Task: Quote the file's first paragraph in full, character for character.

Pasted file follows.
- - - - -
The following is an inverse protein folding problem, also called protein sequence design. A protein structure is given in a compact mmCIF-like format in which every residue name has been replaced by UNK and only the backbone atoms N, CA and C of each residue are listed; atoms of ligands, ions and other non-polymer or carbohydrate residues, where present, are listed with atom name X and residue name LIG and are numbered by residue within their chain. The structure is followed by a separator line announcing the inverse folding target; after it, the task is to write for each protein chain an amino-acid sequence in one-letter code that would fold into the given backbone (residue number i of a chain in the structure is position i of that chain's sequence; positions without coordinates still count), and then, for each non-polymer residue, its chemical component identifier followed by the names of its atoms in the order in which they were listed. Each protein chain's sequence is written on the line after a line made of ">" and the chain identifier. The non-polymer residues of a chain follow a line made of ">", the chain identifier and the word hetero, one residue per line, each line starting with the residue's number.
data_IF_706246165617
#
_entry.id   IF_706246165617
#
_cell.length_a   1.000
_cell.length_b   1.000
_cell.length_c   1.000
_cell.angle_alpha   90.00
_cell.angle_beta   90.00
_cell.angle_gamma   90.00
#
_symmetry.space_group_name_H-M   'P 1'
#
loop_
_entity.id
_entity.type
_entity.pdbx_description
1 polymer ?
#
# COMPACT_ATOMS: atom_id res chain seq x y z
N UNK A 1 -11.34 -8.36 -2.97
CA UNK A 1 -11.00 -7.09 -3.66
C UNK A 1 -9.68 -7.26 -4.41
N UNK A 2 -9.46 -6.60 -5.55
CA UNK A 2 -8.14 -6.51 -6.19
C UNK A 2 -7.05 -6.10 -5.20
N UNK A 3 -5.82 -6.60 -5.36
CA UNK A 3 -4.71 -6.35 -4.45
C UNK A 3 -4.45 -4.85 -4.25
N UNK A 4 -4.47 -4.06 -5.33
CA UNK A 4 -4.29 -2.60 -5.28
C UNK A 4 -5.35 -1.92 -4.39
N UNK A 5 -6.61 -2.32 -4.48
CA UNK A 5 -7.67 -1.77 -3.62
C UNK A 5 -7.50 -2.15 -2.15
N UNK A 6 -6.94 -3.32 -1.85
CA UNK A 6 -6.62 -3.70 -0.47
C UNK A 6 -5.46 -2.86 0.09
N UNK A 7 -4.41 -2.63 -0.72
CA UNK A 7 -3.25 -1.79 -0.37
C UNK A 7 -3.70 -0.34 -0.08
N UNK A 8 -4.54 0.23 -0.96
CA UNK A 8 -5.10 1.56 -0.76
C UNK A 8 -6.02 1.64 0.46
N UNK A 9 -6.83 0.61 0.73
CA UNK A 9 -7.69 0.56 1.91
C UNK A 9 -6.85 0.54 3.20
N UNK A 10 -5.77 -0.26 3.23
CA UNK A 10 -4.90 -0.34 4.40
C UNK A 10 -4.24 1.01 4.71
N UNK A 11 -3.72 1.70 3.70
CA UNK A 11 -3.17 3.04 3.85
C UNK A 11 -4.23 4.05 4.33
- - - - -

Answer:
The following is an inverse protein folding problem, also called protein sequence design. A protein structure is given in a compact mmCIF-like format in which every residue name has been replaced by UNK and only the backbone atoms N, CA and C of each residue are listed; atoms of ligands, ions and other non-polymer or carbohydrate residues, where present, are listed with atom name X and residue name LIG and are numbered by residue within their chain. The structure is followed by a separator line announcing the inverse folding target; after it, the task is to write for each protein chain an amino-acid sequence in one-letter code that would fold into the given backbone (residue number i of a chain in the structure is position i of that chain's sequence; positions without coordinates still count), and then, for each non-polymer residue, its chemical component identifier followed by the names of its atoms in the order in which they were listed. Each protein chain's sequence is written on the line after a line made of ">" and the chain identifier. The non-polymer residues of a chain follow a line made of ">", the chain identifier and the word hetero, one residue per line, each line starting with the residue's number.